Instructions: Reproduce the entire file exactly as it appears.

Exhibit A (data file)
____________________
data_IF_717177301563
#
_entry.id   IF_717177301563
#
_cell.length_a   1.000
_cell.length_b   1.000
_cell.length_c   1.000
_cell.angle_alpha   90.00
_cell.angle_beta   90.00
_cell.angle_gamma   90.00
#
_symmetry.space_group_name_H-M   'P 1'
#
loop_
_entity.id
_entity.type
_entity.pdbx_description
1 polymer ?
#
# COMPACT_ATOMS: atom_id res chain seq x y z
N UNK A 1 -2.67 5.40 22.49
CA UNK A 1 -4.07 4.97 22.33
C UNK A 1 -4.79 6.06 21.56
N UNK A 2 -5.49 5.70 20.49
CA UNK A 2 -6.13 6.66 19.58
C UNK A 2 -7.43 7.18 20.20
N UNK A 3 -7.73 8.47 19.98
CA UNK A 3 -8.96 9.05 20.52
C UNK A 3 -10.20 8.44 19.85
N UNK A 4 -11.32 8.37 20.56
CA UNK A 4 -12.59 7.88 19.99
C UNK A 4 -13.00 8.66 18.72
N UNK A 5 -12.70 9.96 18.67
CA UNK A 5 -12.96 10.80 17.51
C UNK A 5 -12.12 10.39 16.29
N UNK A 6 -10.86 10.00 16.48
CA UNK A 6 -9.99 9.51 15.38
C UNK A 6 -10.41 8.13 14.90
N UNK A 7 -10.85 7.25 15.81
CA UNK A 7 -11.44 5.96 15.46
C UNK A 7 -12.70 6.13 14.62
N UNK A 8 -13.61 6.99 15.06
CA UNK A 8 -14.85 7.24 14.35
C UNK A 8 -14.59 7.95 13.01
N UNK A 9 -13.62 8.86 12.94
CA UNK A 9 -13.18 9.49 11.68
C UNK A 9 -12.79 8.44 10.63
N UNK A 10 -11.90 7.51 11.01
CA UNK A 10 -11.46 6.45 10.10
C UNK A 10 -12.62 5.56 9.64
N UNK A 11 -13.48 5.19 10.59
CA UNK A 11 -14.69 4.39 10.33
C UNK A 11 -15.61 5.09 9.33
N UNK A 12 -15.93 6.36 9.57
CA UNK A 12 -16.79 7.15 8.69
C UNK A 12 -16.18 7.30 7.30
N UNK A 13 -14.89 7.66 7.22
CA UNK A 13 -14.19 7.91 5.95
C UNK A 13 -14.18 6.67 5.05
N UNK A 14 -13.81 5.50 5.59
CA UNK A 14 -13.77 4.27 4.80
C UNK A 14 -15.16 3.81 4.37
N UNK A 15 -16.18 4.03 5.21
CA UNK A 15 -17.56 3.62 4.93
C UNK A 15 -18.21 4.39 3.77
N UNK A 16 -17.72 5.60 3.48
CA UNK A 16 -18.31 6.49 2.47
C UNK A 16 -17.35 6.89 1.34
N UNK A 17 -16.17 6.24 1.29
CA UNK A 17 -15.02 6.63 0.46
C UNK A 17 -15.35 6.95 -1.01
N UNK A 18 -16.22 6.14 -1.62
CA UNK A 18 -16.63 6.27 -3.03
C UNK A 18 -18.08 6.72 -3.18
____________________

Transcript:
data_IF_717177301563
#
_entry.id   IF_717177301563
#
_cell.length_a   1.000
_cell.length_b   1.000
_cell.length_c   1.000
_cell.angle_alpha   90.00
_cell.angle_beta   90.00
_cell.angle_gamma   90.00
#
_symmetry.space_group_name_H-M   'P 1'
#
loop_
_entity.id
_entity.type
_entity.pdbx_description
1 polymer ?
#
# COMPACT_ATOMS: atom_id res chain seq x y z
N UNK A 1 -2.67 5.40 22.49
CA UNK A 1 -4.07 4.97 22.33
C UNK A 1 -4.79 6.06 21.56
N UNK A 2 -5.49 5.70 20.49
CA UNK A 2 -6.13 6.66 19.58
C UNK A 2 -7.43 7.18 20.20
N UNK A 3 -7.73 8.47 19.98
CA UNK A 3 -8.96 9.05 20.52
C UNK A 3 -10.20 8.44 19.85
N UNK A 4 -11.32 8.37 20.56
CA UNK A 4 -12.59 7.88 19.99
C UNK A 4 -13.00 8.66 18.72
N UNK A 5 -12.70 9.96 18.67
CA UNK A 5 -12.96 10.80 17.51
C UNK A 5 -12.12 10.39 16.29
N UNK A 6 -10.86 10.00 16.48
CA UNK A 6 -9.99 9.51 15.38
C UNK A 6 -10.41 8.13 14.90
N UNK A 7 -10.85 7.25 15.81
CA UNK A 7 -11.44 5.96 15.46
C UNK A 7 -12.70 6.13 14.62
N UNK A 8 -13.61 6.99 15.06
CA UNK A 8 -14.85 7.24 14.35
C UNK A 8 -14.59 7.95 13.01
N UNK A 9 -13.62 8.86 12.94
CA UNK A 9 -13.18 9.49 11.68
C UNK A 9 -12.79 8.44 10.63
N UNK A 10 -11.90 7.51 11.01
CA UNK A 10 -11.46 6.45 10.10
C UNK A 10 -12.62 5.56 9.64
N UNK A 11 -13.48 5.19 10.59
CA UNK A 11 -14.69 4.39 10.33
C UNK A 11 -15.61 5.09 9.33
N UNK A 12 -15.93 6.36 9.57
CA UNK A 12 -16.79 7.15 8.69
C UNK A 12 -16.18 7.30 7.30
N UNK A 13 -14.89 7.66 7.22
CA UNK A 13 -14.19 7.91 5.95
C UNK A 13 -14.18 6.67 5.05
N UNK A 14 -13.81 5.50 5.59
CA UNK A 14 -13.77 4.27 4.80
C UNK A 14 -15.16 3.81 4.37
N UNK A 15 -16.18 4.03 5.21
CA UNK A 15 -17.56 3.62 4.93
C UNK A 15 -18.21 4.39 3.77
N UNK A 16 -17.72 5.60 3.48
CA UNK A 16 -18.31 6.49 2.47
C UNK A 16 -17.35 6.89 1.34
N UNK A 17 -16.17 6.24 1.29
CA UNK A 17 -15.02 6.63 0.46
C UNK A 17 -15.35 6.95 -1.01
N UNK A 18 -16.22 6.14 -1.62
CA UNK A 18 -16.63 6.27 -3.03
C UNK A 18 -18.08 6.72 -3.18